STDs Have Doubled and Tripled Among Older Adults
Traditionally, sexually transmitted diseases (STDs) have been associated with younger adults, but the results of a new study suggest it’s time healthcare providers focus more attention on sexually active adults aged 45 and older. A study in the Student BMJ reports that the number of many common STDs have doubled and even tripled among older adults during the past decade.
Most older adults are sexually active
According to a study about sexual activity in later life, more than 80% of adults age 50 to 90 are sexually active. Engaging in sexual activity can provide a variety of health benefits; for example, it can reduce stress, enhance the immune system, improve intimacy, help lower blood pressure, strengthen the pelvic floor muscles, and reduce the risk of prostate cancer.
A downside of sex, however, can include the development of STDs, which was the subject of the new research reported by Rachel von Simson, a medical student at King’s College London, and Ranjababu Kulasegaram, consultant genitourinary physician at St. Thomas’ Hospital London.
Among the researchers’ findings
- In the United Kingdom (UK), new diagnoses of HIV in adults older than 50 doubled between 2009 and 2009
- Among the new diagnoses of HIV in the UK, 62% were “late,” and older adults with late HIV are twice as likely to die than younger adults who are diagnosed with late disease
- In the United States, the number of diagnoses of infectious syphilis among adults aged 45-54 nearly tripled (706 to 2,056) between 2000 and 2009, and more than doubled (179 to 493) among adults aged 55 to 64.
- Cases of chlamydia in the US saw a similar rise, nearly tripling in adults aged 45 to 54 between 2000 and 2010 (from 5,601 to 16,106), and more than tripling among those aged 55-64 during the same time frame (1,110 to 3,523).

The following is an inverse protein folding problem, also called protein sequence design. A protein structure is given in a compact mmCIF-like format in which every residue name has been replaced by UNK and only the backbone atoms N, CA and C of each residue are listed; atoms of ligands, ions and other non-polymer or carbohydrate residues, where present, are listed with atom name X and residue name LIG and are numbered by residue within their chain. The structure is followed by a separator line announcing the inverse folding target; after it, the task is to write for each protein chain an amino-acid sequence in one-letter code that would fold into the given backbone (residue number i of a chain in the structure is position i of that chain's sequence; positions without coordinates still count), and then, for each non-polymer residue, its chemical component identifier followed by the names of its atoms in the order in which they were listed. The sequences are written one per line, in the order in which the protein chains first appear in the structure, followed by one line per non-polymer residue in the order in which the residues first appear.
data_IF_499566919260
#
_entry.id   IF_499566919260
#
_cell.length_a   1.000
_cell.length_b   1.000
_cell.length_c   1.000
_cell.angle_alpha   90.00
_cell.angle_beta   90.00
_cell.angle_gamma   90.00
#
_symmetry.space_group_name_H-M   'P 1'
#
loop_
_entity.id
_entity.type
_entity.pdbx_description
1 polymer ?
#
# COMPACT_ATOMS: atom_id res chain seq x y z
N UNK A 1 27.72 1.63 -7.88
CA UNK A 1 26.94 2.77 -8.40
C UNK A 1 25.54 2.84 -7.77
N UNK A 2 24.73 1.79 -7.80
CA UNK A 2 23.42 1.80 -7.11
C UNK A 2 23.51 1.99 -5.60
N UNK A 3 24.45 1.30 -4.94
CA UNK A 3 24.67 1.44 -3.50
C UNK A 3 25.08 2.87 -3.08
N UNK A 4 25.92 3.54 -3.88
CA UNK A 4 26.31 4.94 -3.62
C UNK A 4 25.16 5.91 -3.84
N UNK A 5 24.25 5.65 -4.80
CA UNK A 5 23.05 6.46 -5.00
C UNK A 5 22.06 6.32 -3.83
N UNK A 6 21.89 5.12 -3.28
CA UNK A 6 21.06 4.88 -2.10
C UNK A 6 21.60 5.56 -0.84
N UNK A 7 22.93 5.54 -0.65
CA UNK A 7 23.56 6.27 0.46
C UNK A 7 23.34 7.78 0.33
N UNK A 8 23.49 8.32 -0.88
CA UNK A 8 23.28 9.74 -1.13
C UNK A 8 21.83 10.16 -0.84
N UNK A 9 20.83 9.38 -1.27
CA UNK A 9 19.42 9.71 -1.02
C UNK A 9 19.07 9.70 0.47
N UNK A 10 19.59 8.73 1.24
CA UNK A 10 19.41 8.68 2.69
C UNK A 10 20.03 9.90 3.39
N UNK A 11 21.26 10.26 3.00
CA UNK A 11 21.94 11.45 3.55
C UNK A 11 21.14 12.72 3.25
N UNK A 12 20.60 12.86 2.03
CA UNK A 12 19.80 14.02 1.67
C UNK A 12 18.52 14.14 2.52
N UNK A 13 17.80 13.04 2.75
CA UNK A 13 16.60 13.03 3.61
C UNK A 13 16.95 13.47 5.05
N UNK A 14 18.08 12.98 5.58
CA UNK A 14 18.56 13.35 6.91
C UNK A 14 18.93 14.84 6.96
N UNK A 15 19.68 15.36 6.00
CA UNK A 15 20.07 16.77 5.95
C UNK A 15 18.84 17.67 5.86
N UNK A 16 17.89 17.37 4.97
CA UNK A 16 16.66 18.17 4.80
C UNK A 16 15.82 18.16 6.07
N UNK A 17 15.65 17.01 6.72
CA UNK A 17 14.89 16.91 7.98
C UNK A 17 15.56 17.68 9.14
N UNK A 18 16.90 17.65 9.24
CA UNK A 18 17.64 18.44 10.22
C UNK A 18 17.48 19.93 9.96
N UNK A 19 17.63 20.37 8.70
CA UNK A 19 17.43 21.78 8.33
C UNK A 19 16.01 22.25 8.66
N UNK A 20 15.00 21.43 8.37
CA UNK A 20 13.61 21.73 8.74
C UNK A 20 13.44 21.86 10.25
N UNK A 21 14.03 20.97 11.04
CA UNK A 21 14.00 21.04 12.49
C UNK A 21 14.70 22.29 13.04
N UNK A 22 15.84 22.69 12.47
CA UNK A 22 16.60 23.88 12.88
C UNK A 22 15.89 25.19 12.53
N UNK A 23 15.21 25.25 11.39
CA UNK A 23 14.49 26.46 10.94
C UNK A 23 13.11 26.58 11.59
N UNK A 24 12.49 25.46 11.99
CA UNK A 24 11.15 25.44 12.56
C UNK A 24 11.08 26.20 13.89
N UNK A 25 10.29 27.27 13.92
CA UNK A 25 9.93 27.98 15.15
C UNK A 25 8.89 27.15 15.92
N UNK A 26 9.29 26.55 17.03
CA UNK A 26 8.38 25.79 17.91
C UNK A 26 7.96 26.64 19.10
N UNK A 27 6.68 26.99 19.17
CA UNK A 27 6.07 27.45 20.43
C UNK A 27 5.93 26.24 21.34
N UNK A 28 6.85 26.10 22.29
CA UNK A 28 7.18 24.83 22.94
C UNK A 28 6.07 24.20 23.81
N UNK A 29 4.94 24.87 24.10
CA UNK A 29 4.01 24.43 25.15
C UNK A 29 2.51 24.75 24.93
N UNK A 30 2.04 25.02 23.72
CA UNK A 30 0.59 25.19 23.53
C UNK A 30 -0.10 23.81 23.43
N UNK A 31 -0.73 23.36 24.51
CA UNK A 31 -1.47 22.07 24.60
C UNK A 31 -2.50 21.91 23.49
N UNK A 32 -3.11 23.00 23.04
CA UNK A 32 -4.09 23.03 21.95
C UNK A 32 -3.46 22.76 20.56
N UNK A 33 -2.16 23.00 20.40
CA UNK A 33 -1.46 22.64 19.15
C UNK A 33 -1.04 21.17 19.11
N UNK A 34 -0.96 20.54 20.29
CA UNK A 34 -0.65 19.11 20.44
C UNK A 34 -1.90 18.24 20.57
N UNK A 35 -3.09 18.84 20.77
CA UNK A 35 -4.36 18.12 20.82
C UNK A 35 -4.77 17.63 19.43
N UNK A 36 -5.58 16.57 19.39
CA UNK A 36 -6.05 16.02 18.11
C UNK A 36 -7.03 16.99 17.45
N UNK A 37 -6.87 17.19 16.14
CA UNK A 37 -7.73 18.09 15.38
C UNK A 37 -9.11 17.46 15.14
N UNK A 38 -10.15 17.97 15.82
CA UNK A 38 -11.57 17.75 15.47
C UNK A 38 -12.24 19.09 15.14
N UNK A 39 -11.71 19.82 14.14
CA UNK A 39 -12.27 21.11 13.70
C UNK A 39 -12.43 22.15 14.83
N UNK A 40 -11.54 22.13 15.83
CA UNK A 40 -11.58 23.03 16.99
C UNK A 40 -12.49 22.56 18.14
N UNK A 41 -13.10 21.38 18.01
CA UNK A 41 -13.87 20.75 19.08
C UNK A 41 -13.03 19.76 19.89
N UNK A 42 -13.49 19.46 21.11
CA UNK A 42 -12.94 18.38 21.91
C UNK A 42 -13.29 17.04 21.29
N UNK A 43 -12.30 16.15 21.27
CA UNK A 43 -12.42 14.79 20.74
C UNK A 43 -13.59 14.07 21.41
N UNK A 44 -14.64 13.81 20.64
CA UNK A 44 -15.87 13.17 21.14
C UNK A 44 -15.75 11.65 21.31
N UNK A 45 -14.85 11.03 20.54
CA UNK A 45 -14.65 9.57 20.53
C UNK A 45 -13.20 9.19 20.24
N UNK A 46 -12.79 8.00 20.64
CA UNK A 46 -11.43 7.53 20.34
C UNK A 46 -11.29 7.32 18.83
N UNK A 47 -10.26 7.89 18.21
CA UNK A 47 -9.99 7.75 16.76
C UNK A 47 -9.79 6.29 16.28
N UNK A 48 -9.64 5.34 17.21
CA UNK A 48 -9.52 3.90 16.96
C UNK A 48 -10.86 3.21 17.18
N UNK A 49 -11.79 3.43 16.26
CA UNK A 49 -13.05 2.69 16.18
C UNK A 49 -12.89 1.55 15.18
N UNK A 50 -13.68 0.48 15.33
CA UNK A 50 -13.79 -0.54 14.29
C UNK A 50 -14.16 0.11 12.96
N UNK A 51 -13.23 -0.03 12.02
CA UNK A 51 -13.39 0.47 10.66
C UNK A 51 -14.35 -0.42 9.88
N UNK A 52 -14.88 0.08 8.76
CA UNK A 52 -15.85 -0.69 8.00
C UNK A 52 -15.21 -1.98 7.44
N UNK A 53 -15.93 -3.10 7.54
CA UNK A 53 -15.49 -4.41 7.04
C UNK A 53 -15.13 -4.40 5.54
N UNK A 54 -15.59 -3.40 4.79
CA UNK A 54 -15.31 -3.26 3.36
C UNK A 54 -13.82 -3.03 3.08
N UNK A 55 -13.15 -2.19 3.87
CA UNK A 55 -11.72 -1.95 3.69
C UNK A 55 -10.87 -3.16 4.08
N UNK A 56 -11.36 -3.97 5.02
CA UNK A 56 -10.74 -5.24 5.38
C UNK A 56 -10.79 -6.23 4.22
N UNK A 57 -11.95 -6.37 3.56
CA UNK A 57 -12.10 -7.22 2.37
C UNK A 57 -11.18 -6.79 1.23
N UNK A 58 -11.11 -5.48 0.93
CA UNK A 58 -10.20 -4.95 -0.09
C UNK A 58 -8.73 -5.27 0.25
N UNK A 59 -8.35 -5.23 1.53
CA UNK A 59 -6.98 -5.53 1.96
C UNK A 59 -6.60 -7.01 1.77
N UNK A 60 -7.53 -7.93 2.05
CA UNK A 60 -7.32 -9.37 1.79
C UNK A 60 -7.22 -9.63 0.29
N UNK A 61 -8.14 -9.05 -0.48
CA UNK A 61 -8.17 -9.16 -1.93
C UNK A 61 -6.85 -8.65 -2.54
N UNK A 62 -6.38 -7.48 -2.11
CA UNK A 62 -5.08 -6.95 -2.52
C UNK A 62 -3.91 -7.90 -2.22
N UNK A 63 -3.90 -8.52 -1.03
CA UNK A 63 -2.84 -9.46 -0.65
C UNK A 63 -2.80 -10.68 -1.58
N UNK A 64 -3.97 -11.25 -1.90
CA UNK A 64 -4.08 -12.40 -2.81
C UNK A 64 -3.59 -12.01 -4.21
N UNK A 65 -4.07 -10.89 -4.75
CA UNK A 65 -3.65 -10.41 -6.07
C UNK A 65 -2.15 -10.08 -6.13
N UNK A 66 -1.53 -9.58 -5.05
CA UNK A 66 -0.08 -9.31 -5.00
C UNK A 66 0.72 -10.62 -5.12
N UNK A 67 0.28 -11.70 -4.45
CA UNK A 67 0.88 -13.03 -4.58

- In Canada, the number of cases of gonorrhea among adults aged 40 to 59 nearly tripled (379 to 1,502), while Chlamydia cases more than tripled (997 to 3,387) and infectious syphilis rocketed from 34 to 527
Given these statistics, two questions rise: Why have the rates of STDs risen so significantly among older adults, and what can be done to change them? Unfortunately, “without a great deal of evidence about the reason for the increase in sexually transmitted infections,” noted the investigators, “it is difficult to know what strategies will work to raise awareness and control the spread of infection.”
Some possible explanations include the physical changes that occur among post-menopausal women, which makes them more susceptible to STDs, and the use of erectile dysfunction medications among men.
The finding that some STDs have doubled or tripled among older adults is a cause for concern and prompted the authors of the report to conclude that “doctors should maintain a low threshold for investigating sexually transmitted infections in older adults” and discuss STDs among patients of all ages.
von Simson R, Kulasegaram R. Sexual health and the older adult. Student BMJ 2012; 20:e688
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